When the Klammies nominations were announced, one of the most persistent questions from indie scenesters was “Where’s Shiner?” The absence of these local luminaries from the ballot was easily explained, as it’s difficult for bands that didn’t release an album during the calendar year in question to show up in the voting. Based on the brilliance of Shiner’s latest release, Starless, it seems unlikely that anyone will have to inquire about the group’s whereabouts come next February. Boasting a new lineup that upgrades the group to a quartet with the addition of second guitarist Josh Newton (like bandmate Paul Malinowski, Newton formerly played bass in Molly McGuire), Shiner delivers 11 dazzling tunes that combine infectious hooks and adventurous experimentation.
Benefiting from stellar production that captures the crispness of the guitars and the clarity of singer-guitarist Allen Epley’s voice, Starless showcases the group’s technical precision. Tracks such as “Unglued” and “Starless” combine spacey guitars with subtle ticking-clock drums and subdued vocals, while the punchy “Kevin is Gone” pushes up the tempo a few notches to prove Shiner can still rock with the best of its breed. “Giant’s Chair” shares its name with an influential local mid-’90s emo act, and this tune’s odd time signatures and melodic twists and turns would do Scott Hobart and company proud. After verses fueled by choppy, layered riffs, Epley sings It’s always good to be king/It’s never good to be me with harmonic accompaniment, providing the album’s finest moment, narrowly edging out the catchy choruses of “Semper Fi” and “Lazy Eye.”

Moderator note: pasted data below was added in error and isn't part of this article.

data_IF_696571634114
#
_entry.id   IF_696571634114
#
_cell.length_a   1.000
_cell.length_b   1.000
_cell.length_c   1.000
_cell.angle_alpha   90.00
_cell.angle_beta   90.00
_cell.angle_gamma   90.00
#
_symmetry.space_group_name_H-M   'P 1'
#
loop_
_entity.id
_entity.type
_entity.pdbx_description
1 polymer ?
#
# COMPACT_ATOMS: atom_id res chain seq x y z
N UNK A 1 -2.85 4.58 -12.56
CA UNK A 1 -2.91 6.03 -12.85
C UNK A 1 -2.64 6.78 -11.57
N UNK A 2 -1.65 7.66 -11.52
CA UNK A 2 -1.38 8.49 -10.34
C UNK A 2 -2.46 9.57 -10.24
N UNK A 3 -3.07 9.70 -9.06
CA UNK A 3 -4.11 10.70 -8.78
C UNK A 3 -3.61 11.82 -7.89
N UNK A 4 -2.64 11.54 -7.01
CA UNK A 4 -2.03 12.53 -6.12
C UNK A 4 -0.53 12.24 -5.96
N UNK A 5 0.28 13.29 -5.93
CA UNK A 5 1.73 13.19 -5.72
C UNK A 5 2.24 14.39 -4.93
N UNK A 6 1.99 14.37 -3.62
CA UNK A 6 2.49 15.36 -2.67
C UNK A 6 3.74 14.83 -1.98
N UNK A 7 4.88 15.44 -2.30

Not all of the selections on Starless are instantly accessible. “Rearranged” begins with sparse drum and guitar interaction, then eventually all other elements fade away and all that’s left is a persistent thump. “Glass Jaw Test” starts slowly, then perky upbeat music kicks in while the vocals continue to lag, creating an effect that’s initially jarring. However, when listened to in the context of the cohesive whole, even the most challenging tracks can be easily appreciated. With Starless, Shiner continues to combine the best of progressive and indie rock, stripping away the orchestral excess and slacker sloppiness that plague other artists in those genres to create brief but complex compositions that both artistic aesthetes and pop lovers can devour with equal vigor.